Being regarded as a kↄsa-ankↄbinii” was a terrible disaster, for a man was enormously “heroic” if he deserted wife, children and family and got himself sent to Burma, by ship, to fight on the side of one group of white men (the Brits)  against another group of white men (the Germans). Men plotted in secret for weeks before “running away” to go and “di soja” (be recruited as soldiers.)  

One early morning, all a man’s kinsmen would notice was that he had not joined in the early morning gathering, as usual. His mother would be roughly awakened and informed. She would then wail and wail and refuse to eat the whole day. 

Mourning would be appropriate, for next would come news, a few months later (usually brought by a cryptic telegram) that the man had been killed.  (Indeed, up to the arrival of the universal mobile phone, the arrival of a telegram was dreaded throughout Ghana!  The killing ground could be in Burma or Abyssinia or somewhere in “East Africa”. (No-one in the family would have the slightest idea where these geographical expressions existed!) Few would ever have seen the sea, either!).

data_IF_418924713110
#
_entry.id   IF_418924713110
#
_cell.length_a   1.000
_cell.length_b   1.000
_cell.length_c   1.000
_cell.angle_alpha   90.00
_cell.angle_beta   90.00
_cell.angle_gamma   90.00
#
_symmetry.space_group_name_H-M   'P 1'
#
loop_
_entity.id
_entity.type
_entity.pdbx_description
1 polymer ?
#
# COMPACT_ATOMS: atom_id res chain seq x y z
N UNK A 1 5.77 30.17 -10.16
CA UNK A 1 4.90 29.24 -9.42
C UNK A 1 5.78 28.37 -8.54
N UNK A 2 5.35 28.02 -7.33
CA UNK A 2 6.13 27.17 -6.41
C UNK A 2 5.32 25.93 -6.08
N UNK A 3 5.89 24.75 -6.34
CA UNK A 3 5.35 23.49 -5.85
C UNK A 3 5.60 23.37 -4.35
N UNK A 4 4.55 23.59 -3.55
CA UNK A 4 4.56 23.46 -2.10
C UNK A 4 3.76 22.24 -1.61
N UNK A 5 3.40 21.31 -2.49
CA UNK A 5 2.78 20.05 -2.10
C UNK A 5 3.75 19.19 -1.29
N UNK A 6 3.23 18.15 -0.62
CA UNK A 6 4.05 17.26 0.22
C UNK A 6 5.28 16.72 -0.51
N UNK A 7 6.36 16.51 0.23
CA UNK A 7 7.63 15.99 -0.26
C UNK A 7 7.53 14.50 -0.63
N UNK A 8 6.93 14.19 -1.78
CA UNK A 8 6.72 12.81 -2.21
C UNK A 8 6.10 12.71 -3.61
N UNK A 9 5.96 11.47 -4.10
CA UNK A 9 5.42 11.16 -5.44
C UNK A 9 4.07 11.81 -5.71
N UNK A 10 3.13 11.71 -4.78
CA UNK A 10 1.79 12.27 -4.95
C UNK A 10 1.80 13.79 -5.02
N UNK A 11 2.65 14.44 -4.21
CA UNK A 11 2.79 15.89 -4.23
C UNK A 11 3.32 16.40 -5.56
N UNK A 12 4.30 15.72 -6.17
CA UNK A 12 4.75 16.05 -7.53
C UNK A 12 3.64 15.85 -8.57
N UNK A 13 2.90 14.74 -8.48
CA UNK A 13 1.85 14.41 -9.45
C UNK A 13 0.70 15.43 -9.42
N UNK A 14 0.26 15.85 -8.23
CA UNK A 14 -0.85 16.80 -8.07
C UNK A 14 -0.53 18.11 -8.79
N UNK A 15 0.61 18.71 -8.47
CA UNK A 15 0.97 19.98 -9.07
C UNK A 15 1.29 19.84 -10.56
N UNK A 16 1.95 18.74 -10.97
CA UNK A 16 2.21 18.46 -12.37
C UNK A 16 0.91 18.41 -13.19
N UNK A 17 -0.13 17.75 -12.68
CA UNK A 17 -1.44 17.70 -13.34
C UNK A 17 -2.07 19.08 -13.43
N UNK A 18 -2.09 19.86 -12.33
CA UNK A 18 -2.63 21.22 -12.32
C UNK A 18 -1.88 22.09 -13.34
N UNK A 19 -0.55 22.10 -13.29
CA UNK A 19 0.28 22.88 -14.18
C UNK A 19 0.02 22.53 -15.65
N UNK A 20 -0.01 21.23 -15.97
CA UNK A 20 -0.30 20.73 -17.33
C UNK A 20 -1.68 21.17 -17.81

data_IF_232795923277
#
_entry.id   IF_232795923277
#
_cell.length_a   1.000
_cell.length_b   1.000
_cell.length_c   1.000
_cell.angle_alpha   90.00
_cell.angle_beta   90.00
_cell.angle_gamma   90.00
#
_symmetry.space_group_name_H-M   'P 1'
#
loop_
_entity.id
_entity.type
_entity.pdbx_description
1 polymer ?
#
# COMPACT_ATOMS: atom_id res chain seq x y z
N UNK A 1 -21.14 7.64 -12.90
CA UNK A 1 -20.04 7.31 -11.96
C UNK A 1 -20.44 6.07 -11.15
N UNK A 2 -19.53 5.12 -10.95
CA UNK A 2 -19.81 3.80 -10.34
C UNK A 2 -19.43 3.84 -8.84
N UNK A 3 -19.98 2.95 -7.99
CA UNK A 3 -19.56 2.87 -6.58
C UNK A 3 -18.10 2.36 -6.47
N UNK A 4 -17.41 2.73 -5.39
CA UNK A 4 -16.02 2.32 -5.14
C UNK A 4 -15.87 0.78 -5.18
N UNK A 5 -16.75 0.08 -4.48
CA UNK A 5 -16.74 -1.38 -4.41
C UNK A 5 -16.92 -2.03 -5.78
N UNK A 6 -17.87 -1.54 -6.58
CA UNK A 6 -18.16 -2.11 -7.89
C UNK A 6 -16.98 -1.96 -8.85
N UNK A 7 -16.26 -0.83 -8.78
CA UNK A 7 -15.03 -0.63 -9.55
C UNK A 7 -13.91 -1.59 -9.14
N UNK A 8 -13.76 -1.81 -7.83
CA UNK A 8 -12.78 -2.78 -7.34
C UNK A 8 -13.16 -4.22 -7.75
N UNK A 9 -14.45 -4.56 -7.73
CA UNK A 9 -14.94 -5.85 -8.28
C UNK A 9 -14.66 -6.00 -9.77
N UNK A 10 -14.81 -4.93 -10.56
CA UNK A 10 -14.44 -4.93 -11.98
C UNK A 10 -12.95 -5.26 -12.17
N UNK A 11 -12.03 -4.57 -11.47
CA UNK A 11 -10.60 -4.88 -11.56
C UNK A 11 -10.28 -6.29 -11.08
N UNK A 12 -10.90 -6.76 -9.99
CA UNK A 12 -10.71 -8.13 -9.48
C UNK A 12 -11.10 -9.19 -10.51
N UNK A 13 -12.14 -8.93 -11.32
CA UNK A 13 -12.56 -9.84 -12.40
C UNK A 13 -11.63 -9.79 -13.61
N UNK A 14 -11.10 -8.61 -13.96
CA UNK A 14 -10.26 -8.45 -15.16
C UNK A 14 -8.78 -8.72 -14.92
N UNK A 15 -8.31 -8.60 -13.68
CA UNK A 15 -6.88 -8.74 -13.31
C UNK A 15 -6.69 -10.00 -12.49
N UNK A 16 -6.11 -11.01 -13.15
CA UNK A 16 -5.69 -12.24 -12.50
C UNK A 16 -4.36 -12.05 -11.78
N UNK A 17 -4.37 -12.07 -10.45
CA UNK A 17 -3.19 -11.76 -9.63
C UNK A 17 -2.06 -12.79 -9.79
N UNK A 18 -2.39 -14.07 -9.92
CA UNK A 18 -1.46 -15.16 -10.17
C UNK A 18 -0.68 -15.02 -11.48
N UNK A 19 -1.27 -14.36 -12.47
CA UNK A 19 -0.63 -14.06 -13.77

It didn’t matter that a dead Ghanaian might never have set eyes on a German. Even the British were only seen occasionally — at the parade ground. But the Good Coast soldier would be as “dead as a door-nail, all the same. That was how one fought to save ‘King and Country’ one would never set eyes upon!

 Teacher Akwa brought an unrealised military zeal into his teaching. He was a great psychologist, for if he asked one a question and one got the answer correct, he would praise one to high heaven. A wrong answer attracted the bitter b taste of his raffia cane.   

Because elder brother of mine was already in Standard Three) when I started in Class One, I had had a good collection of textbooks to study privately before I ever set foot in a classroom. So I could answer most of the questions Mr Akwa asked us. He took my ability to parrot what I had read before as evidence of genius, and would get the whole class to clap for me.